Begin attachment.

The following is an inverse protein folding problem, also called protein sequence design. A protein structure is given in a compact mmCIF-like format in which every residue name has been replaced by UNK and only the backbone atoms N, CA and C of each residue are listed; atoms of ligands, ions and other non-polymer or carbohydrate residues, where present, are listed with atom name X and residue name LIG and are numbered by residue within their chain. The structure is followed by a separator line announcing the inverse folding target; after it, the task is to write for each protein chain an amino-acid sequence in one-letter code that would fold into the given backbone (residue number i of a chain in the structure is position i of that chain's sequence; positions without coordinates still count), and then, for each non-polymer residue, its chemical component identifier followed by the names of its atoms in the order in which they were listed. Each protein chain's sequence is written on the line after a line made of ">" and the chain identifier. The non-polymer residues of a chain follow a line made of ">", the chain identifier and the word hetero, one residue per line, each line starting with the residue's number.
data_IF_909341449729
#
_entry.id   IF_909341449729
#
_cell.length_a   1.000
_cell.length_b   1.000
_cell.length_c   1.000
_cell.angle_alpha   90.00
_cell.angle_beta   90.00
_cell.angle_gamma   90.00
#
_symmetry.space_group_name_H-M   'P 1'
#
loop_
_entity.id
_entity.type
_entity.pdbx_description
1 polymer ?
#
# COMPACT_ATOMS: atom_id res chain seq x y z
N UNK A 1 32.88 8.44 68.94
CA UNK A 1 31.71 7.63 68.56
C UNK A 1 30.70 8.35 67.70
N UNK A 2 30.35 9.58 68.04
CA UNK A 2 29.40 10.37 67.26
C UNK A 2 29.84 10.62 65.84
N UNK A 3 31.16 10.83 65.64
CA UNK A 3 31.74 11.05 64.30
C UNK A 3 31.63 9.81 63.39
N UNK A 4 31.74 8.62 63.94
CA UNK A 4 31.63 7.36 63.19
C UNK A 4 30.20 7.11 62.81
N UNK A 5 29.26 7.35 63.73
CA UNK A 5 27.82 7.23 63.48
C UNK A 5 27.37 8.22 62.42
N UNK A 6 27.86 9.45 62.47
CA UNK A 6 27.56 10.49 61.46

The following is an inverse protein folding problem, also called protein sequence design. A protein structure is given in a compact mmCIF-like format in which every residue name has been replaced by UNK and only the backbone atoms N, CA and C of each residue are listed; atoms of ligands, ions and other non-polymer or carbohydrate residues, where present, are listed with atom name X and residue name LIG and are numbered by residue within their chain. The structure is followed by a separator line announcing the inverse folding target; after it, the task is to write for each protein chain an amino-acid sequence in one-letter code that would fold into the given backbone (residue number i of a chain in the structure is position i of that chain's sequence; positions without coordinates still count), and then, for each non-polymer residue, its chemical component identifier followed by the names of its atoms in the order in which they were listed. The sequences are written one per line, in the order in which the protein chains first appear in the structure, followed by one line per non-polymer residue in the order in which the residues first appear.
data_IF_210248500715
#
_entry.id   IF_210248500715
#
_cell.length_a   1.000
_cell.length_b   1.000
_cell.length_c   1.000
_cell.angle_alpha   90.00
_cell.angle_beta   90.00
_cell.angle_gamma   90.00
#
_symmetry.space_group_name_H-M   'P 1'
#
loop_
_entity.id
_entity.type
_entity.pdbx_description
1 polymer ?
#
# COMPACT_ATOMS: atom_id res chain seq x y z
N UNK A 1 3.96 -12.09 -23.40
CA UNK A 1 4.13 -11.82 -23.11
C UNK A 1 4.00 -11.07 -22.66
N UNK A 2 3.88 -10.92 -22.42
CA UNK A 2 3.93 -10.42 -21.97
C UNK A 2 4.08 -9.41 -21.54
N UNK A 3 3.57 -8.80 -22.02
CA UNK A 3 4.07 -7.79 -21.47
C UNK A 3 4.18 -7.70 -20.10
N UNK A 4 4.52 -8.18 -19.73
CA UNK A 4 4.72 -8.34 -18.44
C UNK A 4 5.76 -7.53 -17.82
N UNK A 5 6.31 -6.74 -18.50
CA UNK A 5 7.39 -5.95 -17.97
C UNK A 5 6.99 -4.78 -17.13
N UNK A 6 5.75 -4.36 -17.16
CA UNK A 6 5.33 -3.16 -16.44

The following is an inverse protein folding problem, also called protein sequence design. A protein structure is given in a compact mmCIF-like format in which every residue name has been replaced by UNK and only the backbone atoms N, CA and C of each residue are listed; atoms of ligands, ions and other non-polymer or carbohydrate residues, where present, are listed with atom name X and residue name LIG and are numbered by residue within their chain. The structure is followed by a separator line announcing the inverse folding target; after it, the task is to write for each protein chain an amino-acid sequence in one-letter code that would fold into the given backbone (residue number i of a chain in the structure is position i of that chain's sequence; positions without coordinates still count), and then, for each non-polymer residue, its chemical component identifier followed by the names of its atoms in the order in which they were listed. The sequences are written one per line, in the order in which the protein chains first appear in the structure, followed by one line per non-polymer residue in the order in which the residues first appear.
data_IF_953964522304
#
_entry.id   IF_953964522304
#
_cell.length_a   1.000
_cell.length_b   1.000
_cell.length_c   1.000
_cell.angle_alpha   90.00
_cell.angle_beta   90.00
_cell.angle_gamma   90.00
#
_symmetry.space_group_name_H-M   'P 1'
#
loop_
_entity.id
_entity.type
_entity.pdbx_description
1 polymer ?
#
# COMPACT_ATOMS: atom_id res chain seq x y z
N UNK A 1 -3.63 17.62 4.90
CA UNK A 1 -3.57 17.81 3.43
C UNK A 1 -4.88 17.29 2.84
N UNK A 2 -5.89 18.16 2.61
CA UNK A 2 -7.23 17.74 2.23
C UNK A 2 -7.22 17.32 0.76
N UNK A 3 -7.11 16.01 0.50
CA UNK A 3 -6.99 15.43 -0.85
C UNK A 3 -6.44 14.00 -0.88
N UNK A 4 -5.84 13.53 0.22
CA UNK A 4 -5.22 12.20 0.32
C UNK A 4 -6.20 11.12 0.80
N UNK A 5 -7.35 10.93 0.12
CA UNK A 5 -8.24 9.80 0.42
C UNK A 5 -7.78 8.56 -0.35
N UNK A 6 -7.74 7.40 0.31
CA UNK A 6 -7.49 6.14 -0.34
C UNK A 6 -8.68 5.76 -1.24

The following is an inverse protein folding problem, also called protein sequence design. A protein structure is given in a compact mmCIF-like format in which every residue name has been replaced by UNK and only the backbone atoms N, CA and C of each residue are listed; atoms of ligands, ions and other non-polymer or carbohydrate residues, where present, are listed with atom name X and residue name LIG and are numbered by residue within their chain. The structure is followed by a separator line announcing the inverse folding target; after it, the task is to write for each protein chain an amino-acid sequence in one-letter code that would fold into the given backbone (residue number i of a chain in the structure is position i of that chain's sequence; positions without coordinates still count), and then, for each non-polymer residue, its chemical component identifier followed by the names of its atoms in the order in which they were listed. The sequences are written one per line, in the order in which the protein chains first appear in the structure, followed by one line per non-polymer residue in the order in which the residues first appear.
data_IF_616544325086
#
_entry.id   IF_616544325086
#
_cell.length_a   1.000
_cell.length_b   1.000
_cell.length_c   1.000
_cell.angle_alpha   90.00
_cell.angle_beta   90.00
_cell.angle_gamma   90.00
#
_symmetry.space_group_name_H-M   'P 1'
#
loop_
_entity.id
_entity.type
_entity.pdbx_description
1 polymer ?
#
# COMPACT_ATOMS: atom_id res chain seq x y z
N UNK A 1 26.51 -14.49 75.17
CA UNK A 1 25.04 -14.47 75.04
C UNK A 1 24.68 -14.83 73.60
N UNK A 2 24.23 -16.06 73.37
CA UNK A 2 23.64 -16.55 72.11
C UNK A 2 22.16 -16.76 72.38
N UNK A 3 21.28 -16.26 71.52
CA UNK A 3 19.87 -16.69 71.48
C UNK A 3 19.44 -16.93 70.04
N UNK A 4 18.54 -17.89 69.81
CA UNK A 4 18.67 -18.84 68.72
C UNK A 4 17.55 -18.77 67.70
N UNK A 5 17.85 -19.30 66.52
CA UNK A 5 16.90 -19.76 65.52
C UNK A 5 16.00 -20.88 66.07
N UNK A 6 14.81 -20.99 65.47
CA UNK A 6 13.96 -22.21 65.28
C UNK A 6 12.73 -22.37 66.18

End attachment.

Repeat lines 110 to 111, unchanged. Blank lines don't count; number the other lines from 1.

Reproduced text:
N UNK A 5 -7.35 10.93 0.12
CA UNK A 5 -8.24 9.80 0.42